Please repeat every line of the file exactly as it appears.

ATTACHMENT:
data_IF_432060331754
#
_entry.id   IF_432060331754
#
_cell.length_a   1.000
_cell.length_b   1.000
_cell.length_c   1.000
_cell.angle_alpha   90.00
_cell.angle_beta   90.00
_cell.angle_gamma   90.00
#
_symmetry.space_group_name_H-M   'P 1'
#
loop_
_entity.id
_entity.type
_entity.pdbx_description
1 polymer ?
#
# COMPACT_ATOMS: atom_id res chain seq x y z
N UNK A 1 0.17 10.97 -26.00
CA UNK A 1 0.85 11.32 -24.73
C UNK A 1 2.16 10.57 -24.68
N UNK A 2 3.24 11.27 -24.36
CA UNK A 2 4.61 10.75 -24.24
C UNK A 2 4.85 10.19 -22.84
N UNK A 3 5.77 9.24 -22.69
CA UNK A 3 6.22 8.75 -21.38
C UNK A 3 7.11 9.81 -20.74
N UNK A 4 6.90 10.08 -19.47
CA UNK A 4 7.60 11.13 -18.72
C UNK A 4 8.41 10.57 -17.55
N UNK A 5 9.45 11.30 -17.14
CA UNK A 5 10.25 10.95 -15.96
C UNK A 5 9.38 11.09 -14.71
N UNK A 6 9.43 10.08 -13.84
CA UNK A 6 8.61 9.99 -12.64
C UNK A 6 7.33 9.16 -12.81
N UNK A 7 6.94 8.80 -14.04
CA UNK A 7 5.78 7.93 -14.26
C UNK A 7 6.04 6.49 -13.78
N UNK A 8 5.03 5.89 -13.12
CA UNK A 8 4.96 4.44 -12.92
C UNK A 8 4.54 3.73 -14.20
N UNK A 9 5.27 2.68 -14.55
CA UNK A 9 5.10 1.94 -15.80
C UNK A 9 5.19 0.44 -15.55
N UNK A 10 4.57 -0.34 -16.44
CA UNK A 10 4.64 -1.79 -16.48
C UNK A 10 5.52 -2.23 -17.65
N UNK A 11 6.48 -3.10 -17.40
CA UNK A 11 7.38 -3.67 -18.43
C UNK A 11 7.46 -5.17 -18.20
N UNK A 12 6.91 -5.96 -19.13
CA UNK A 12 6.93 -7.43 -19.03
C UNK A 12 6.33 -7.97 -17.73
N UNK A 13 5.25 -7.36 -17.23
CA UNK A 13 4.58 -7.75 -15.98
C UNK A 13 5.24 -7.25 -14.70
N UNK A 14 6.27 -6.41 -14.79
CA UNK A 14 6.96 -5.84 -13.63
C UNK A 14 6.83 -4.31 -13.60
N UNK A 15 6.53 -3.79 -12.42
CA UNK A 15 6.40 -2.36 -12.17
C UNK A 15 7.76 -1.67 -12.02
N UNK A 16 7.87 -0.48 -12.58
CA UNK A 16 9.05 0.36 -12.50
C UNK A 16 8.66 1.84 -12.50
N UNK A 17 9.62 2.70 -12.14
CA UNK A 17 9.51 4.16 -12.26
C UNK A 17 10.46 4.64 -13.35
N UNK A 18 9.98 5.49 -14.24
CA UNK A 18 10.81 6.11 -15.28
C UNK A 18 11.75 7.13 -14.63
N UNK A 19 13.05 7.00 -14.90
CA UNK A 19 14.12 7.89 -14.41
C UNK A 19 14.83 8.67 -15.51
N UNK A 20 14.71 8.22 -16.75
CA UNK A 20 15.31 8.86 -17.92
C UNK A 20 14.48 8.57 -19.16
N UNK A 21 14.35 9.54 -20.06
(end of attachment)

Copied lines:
data_IF_432060331754
#
_entry.id   IF_432060331754
#
_cell.length_a   1.000
_cell.length_b   1.000
_cell.length_c   1.000
_cell.angle_alpha   90.00
_cell.angle_beta   90.00
_cell.angle_gamma   90.00
#
_symmetry.space_group_name_H-M   'P 1'
#
loop_
_entity.id
_entity.type
_entity.pdbx_description
1 polymer ?
#
# COMPACT_ATOMS: atom_id res chain seq x y z
N UNK A 1 0.17 10.97 -26.00
CA UNK A 1 0.85 11.32 -24.73
C UNK A 1 2.16 10.57 -24.68
N UNK A 2 3.24 11.27 -24.36
CA UNK A 2 4.61 10.75 -24.24
C UNK A 2 4.85 10.19 -22.84
N UNK A 3 5.77 9.24 -22.69
CA UNK A 3 6.22 8.75 -21.38
C UNK A 3 7.11 9.81 -20.74
N UNK A 4 6.90 10.08 -19.47
CA UNK A 4 7.60 11.13 -18.72
C UNK A 4 8.41 10.57 -17.55
N UNK A 5 9.45 11.30 -17.14
CA UNK A 5 10.25 10.95 -15.96
C UNK A 5 9.38 11.09 -14.71
N UNK A 6 9.43 10.08 -13.84
CA UNK A 6 8.61 9.99 -12.64
C UNK A 6 7.33 9.16 -12.81
N UNK A 7 6.94 8.80 -14.04
CA UNK A 7 5.78 7.93 -14.26
C UNK A 7 6.04 6.49 -13.78
N UNK A 8 5.03 5.89 -13.12
CA UNK A 8 4.96 4.44 -12.92
C UNK A 8 4.54 3.73 -14.20
N UNK A 9 5.27 2.68 -14.55
CA UNK A 9 5.10 1.94 -15.80
C UNK A 9 5.19 0.44 -15.55
N UNK A 10 4.57 -0.34 -16.44
CA UNK A 10 4.64 -1.79 -16.48
C UNK A 10 5.52 -2.23 -17.65
N UNK A 11 6.48 -3.10 -17.40
CA UNK A 11 7.38 -3.67 -18.43
C UNK A 11 7.46 -5.17 -18.20
N UNK A 12 6.91 -5.96 -19.13
CA UNK A 12 6.93 -7.43 -19.03
C UNK A 12 6.33 -7.97 -17.73
N UNK A 13 5.25 -7.36 -17.23
CA UNK A 13 4.58 -7.75 -15.98
C UNK A 13 5.24 -7.25 -14.70
N UNK A 14 6.27 -6.41 -14.79
CA UNK A 14 6.96 -5.84 -13.63
C UNK A 14 6.83 -4.31 -13.60
N UNK A 15 6.53 -3.79 -12.42
CA UNK A 15 6.40 -2.36 -12.17
C UNK A 15 7.76 -1.67 -12.02
N UNK A 16 7.87 -0.48 -12.58
CA UNK A 16 9.05 0.36 -12.50
C UNK A 16 8.66 1.84 -12.50
N UNK A 17 9.62 2.70 -12.14
CA UNK A 17 9.51 4.16 -12.26
C UNK A 17 10.46 4.64 -13.35
N UNK A 18 9.98 5.49 -14.24
CA UNK A 18 10.81 6.11 -15.28
C UNK A 18 11.75 7.13 -14.63
N UNK A 19 13.05 7.00 -14.90
CA UNK A 19 14.12 7.89 -14.41
C UNK A 19 14.83 8.67 -15.51
N UNK A 20 14.71 8.22 -16.75
CA UNK A 20 15.31 8.86 -17.92
C UNK A 20 14.48 8.57 -19.16
N UNK A 21 14.35 9.54 -20.06